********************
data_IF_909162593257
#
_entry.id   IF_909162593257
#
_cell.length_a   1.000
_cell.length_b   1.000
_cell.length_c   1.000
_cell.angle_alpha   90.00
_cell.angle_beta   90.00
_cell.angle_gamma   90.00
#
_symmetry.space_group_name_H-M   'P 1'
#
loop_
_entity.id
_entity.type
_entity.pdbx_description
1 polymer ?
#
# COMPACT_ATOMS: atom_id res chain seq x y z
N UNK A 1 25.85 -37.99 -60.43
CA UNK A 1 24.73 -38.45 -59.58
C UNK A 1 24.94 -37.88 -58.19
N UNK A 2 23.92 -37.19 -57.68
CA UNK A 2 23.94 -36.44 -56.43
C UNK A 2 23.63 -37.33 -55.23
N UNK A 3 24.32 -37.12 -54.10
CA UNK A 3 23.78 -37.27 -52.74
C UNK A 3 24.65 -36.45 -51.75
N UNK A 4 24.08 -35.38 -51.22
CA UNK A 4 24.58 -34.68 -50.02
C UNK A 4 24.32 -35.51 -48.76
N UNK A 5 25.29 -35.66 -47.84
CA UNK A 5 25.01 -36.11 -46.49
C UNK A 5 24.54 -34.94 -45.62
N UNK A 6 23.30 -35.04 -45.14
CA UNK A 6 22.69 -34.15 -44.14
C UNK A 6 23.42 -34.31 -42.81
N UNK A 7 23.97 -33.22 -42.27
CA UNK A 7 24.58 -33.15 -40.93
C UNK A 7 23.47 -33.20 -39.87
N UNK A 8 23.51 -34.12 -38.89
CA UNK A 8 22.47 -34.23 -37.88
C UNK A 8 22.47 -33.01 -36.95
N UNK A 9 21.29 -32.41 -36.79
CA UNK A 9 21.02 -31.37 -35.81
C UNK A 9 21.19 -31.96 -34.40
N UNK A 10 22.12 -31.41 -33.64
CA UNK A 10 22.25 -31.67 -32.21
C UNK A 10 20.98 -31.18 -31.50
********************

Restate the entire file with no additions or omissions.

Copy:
data_IF_909162593257
#
_entry.id   IF_909162593257
#
_cell.length_a   1.000
_cell.length_b   1.000
_cell.length_c   1.000
_cell.angle_alpha   90.00
_cell.angle_beta   90.00
_cell.angle_gamma   90.00
#
_symmetry.space_group_name_H-M   'P 1'
#
loop_
_entity.id
_entity.type
_entity.pdbx_description
1 polymer ?
#
# COMPACT_ATOMS: atom_id res chain seq x y z
N UNK A 1 25.85 -37.99 -60.43
CA UNK A 1 24.73 -38.45 -59.58
C UNK A 1 24.94 -37.88 -58.19
N UNK A 2 23.92 -37.19 -57.68
CA UNK A 2 23.94 -36.44 -56.43
C UNK A 2 23.63 -37.33 -55.23
N UNK A 3 24.32 -37.12 -54.10
CA UNK A 3 23.78 -37.27 -52.74
C UNK A 3 24.65 -36.45 -51.75
N UNK A 4 24.08 -35.38 -51.22
CA UNK A 4 24.58 -34.68 -50.02
C UNK A 4 24.32 -35.51 -48.76
N UNK A 5 25.29 -35.66 -47.84
CA UNK A 5 25.01 -36.11 -46.49
C UNK A 5 24.54 -34.94 -45.62
N UNK A 6 23.30 -35.04 -45.14
CA UNK A 6 22.69 -34.15 -44.14
C UNK A 6 23.42 -34.31 -42.81
N UNK A 7 23.97 -33.22 -42.27
CA UNK A 7 24.58 -33.15 -40.93
C UNK A 7 23.47 -33.20 -39.87
N UNK A 8 23.51 -34.12 -38.89
CA UNK A 8 22.47 -34.23 -37.88
C UNK A 8 22.47 -33.01 -36.95
N UNK A 9 21.29 -32.41 -36.79
CA UNK A 9 21.02 -31.37 -35.81
C UNK A 9 21.19 -31.96 -34.40
N UNK A 10 22.12 -31.41 -33.64
CA UNK A 10 22.25 -31.67 -32.21
C UNK A 10 20.98 -31.18 -31.50